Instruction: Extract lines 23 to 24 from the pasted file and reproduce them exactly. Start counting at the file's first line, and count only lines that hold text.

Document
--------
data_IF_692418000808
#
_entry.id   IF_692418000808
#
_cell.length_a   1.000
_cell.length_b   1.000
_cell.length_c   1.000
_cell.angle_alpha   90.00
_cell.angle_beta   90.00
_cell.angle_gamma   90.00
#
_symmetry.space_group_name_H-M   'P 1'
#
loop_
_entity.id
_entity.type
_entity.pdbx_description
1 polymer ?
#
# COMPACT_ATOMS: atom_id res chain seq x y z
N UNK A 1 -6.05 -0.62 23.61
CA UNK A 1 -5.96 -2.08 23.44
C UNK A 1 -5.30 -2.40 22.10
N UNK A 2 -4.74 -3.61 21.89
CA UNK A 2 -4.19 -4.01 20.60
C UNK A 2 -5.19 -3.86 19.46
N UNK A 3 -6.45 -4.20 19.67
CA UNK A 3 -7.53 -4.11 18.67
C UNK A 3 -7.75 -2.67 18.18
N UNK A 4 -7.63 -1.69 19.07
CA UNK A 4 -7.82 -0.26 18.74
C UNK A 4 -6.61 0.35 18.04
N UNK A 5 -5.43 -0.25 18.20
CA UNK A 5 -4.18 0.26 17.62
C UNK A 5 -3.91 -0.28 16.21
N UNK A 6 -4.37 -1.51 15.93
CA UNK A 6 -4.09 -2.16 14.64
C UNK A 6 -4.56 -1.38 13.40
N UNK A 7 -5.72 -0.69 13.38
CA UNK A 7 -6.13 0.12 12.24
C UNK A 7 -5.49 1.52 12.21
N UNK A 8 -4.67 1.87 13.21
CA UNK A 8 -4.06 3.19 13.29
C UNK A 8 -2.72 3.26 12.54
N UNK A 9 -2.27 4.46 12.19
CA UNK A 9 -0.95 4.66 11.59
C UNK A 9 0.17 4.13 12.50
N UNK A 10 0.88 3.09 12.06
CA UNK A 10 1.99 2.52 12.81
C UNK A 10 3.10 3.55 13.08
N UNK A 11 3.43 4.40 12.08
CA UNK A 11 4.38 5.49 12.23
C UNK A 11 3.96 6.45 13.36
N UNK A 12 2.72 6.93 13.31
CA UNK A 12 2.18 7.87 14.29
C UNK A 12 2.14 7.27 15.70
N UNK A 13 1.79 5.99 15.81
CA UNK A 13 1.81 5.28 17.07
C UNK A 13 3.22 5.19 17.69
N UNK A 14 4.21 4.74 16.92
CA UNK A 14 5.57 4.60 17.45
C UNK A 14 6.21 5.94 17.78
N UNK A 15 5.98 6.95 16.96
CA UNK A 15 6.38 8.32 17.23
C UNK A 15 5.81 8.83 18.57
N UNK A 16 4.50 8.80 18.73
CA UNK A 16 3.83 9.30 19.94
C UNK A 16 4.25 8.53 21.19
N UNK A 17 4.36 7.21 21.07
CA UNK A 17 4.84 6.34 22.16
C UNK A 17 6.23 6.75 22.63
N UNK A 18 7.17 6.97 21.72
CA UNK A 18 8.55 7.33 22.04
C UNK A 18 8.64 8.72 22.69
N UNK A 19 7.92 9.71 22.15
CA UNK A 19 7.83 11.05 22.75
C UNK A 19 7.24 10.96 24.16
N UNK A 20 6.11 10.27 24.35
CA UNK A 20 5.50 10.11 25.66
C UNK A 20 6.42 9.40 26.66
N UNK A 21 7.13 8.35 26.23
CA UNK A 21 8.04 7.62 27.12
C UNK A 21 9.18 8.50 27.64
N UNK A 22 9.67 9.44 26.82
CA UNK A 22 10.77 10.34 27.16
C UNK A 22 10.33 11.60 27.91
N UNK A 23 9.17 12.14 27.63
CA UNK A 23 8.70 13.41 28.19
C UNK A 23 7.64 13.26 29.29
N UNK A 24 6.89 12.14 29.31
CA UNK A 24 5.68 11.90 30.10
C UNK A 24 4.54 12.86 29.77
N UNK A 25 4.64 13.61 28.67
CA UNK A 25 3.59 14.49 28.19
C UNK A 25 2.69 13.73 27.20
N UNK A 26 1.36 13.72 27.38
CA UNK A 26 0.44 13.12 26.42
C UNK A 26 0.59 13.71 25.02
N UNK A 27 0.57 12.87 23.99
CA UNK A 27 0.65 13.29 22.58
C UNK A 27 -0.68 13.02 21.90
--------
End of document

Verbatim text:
C UNK A 1 -5.30 -2.40 22.10
N UNK A 2 -4.74 -3.61 21.89